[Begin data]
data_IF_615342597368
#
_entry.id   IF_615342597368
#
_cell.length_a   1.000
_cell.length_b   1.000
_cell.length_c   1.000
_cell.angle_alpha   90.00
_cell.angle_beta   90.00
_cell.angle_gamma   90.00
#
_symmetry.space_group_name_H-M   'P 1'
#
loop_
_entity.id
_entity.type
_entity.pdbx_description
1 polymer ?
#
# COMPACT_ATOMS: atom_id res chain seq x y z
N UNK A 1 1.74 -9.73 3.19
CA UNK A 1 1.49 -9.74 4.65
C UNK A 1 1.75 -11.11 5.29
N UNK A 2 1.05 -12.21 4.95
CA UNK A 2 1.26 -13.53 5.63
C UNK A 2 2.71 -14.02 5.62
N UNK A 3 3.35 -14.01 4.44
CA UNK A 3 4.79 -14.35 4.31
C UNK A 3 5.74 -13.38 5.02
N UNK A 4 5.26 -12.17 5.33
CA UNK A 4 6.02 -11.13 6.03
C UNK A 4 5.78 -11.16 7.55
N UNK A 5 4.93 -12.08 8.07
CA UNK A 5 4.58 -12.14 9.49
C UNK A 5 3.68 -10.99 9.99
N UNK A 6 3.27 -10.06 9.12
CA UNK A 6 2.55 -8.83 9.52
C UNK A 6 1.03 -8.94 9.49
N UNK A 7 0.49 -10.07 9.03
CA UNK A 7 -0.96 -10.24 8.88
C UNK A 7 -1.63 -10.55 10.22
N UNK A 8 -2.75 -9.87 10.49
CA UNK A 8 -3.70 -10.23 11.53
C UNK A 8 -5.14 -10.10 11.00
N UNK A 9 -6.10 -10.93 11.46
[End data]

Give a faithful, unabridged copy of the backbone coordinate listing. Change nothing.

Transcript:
data_IF_615342597368
#
_entry.id   IF_615342597368
#
_cell.length_a   1.000
_cell.length_b   1.000
_cell.length_c   1.000
_cell.angle_alpha   90.00
_cell.angle_beta   90.00
_cell.angle_gamma   90.00
#
_symmetry.space_group_name_H-M   'P 1'
#
loop_
_entity.id
_entity.type
_entity.pdbx_description
1 polymer ?
#
# COMPACT_ATOMS: atom_id res chain seq x y z
N UNK A 1 1.74 -9.73 3.19
CA UNK A 1 1.49 -9.74 4.65
C UNK A 1 1.75 -11.11 5.29
N UNK A 2 1.05 -12.21 4.95
CA UNK A 2 1.26 -13.53 5.63
C UNK A 2 2.71 -14.02 5.62
N UNK A 3 3.35 -14.01 4.44
CA UNK A 3 4.79 -14.35 4.31
C UNK A 3 5.74 -13.38 5.02
N UNK A 4 5.26 -12.17 5.33
CA UNK A 4 6.02 -11.13 6.03
C UNK A 4 5.78 -11.16 7.55
N UNK A 5 4.93 -12.08 8.07
CA UNK A 5 4.58 -12.14 9.49
C UNK A 5 3.68 -10.99 9.99
N UNK A 6 3.27 -10.06 9.12
CA UNK A 6 2.55 -8.83 9.52
C UNK A 6 1.03 -8.94 9.49
N UNK A 7 0.49 -10.07 9.03
CA UNK A 7 -0.96 -10.24 8.88
C UNK A 7 -1.63 -10.55 10.22
N UNK A 8 -2.75 -9.87 10.49
CA UNK A 8 -3.70 -10.23 11.53
C UNK A 8 -5.14 -10.10 11.00
N UNK A 9 -6.10 -10.93 11.46